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Prestbury Parish Magazine

September 1999

Behold the handmaid of the Lord. Luke 1:38.



A Very Important Day …

Coming Soon to a Venue near YOU - Homegroups

The First Year

St. Nicolas’ Ceiling and Windows

Fr Joseph John

SYNERGY - programme for the rest of 1999

Youth Work - where are we now

An extended anniversary

Quarterly Congregation Meeting

Income Tax £ Income Tax £ Income Tax £ Income Tax

The Children’s Society

Gift Day Song

Load of Balls

St Nicolas’ Amateur Dramatic Society - SNADS

Parish Pet Profile

Poetry Corner

Some articles from this month's magazine have been included elsewhere in the web site:

Church Architecture - Church Plans (1)


A Very Important Day …

The summer of 1999 will surely be known as the summer when we (almost) saw the eclipse! When I've talked about it to anyone, they've all been able to tell me exactly where they were at the time. The Cozens family were on the Isle of Wight ferry, crossing to Portsmouth at the vital moment! Although it was cloudy, every now and then the clouds would break, leaving just a thin layer through which we could clearly see the sun being reduced to a crescent-shape by the dark moon. As we drove off the ferry, the sky was fairly dark, as if a heavy storm were about to break, but all around us, on the streets, at windows and on the roofs of office buildings, people were staring up into the sky.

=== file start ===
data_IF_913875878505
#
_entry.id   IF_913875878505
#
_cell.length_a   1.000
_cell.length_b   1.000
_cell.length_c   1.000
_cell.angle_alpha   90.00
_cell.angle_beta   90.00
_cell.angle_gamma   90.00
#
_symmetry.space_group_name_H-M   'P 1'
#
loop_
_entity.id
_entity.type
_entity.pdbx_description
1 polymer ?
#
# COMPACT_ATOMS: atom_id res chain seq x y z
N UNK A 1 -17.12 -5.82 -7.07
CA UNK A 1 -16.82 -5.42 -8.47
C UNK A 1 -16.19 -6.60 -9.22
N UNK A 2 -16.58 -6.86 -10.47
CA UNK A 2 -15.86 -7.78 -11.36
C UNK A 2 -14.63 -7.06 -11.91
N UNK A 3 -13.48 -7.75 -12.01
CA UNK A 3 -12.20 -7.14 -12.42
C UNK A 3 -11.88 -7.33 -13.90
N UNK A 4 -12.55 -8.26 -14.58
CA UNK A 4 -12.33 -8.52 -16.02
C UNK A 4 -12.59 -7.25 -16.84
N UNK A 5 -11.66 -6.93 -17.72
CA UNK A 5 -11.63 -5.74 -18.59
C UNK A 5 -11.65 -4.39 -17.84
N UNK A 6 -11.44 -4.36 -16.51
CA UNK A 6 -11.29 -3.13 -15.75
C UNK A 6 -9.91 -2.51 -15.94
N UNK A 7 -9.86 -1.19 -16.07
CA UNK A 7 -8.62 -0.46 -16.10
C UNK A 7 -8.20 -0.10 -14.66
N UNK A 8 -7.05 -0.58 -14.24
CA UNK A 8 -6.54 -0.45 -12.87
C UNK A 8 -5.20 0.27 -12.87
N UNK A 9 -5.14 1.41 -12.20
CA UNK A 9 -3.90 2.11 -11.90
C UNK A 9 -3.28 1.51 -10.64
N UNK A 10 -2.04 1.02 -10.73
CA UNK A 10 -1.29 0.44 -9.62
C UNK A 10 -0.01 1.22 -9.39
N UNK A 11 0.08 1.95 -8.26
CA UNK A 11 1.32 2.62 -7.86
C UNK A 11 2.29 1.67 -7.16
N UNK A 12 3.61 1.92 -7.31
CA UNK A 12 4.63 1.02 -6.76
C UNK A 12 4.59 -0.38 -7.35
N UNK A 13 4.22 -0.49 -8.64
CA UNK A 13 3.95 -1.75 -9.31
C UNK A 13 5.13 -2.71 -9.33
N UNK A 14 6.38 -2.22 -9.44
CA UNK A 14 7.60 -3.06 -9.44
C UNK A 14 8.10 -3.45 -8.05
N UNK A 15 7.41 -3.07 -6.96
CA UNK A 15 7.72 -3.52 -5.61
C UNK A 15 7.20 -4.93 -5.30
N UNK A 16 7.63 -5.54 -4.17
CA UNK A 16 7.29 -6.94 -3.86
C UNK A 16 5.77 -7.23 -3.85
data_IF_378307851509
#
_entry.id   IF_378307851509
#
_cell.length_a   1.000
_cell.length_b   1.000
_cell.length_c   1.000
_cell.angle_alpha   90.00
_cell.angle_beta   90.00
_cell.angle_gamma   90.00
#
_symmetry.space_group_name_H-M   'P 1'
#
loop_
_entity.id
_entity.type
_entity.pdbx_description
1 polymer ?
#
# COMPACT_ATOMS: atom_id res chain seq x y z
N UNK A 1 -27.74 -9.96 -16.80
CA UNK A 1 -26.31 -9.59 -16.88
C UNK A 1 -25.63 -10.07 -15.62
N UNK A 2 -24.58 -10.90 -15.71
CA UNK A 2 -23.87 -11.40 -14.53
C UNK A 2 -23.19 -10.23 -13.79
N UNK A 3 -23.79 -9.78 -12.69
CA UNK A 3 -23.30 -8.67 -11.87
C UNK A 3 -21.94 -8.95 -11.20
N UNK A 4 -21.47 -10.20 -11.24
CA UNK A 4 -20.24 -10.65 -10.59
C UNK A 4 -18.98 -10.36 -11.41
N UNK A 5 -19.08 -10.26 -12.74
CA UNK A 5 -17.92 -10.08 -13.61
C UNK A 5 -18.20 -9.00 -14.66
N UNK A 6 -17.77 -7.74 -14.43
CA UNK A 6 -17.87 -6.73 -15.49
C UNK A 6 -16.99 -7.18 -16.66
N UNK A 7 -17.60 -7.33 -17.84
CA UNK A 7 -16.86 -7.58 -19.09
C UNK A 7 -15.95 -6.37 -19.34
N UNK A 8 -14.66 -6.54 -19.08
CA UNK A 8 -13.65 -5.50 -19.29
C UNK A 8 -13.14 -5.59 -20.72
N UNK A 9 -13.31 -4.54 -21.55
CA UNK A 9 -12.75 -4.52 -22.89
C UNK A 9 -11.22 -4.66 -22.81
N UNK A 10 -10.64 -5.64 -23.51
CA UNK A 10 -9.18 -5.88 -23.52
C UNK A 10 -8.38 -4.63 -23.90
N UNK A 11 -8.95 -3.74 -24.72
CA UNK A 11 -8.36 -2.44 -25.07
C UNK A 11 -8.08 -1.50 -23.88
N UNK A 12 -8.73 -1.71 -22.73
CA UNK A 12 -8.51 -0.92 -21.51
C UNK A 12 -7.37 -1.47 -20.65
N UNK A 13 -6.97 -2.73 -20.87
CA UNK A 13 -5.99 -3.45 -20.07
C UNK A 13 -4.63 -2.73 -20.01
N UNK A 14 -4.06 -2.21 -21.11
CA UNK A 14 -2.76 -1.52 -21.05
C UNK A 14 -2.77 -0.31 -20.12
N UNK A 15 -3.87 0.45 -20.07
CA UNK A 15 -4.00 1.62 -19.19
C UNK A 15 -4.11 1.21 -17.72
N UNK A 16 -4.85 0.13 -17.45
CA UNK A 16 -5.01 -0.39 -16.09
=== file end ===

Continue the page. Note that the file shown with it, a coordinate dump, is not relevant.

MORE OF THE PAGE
Perhaps it was disappointing that the sky was so cloudy (perhaps it was safer after all the warnings about damage to eyesight), but it was still an amazing and memorable event. It was an awesome reminder of the wonder of the world which God created for us and also of the greatness of God himself. We should perhaps consider ourselves fortunate to have witnessed such an incredible event.

And so back to earth, or rather, back to Prestbury! Back, after the holidays, to the preparations for a VERY IMPORTANT DAY in the life of our congregations. You will remember the very successful Parish Consultation Day which we held last October, from which came the Parish Plan. All those on the Electoral Roll will receive an invitation to another Parish Day, to be held on Sunday 19th September In many ways this day will follow on from last year, but it will move on to concentrate particularly on Ministry and on the future of Ministry in our Parish life.

As I have said, this is a very important day and it is vital that as many of our members as possible are present. On behalf of the Parish Clergy, I urge you to respond positively to your invitation. If you read this and do not receive an invitation but would like to join us, you will be very welcome. Additional forms are available in both churches.

After the exciting events of the summer, I look forward to joining you to consider the exciting challenges which the future holds for us all!

Fr. Michael.


Coming Soon to a Venue near YOU - Homegroups

What are homegroups?

With the full agreement of our clergy, they are regular meetings of church members with the aim of mutual support and encouragement in our Christian faith.

But I support the Lent Groups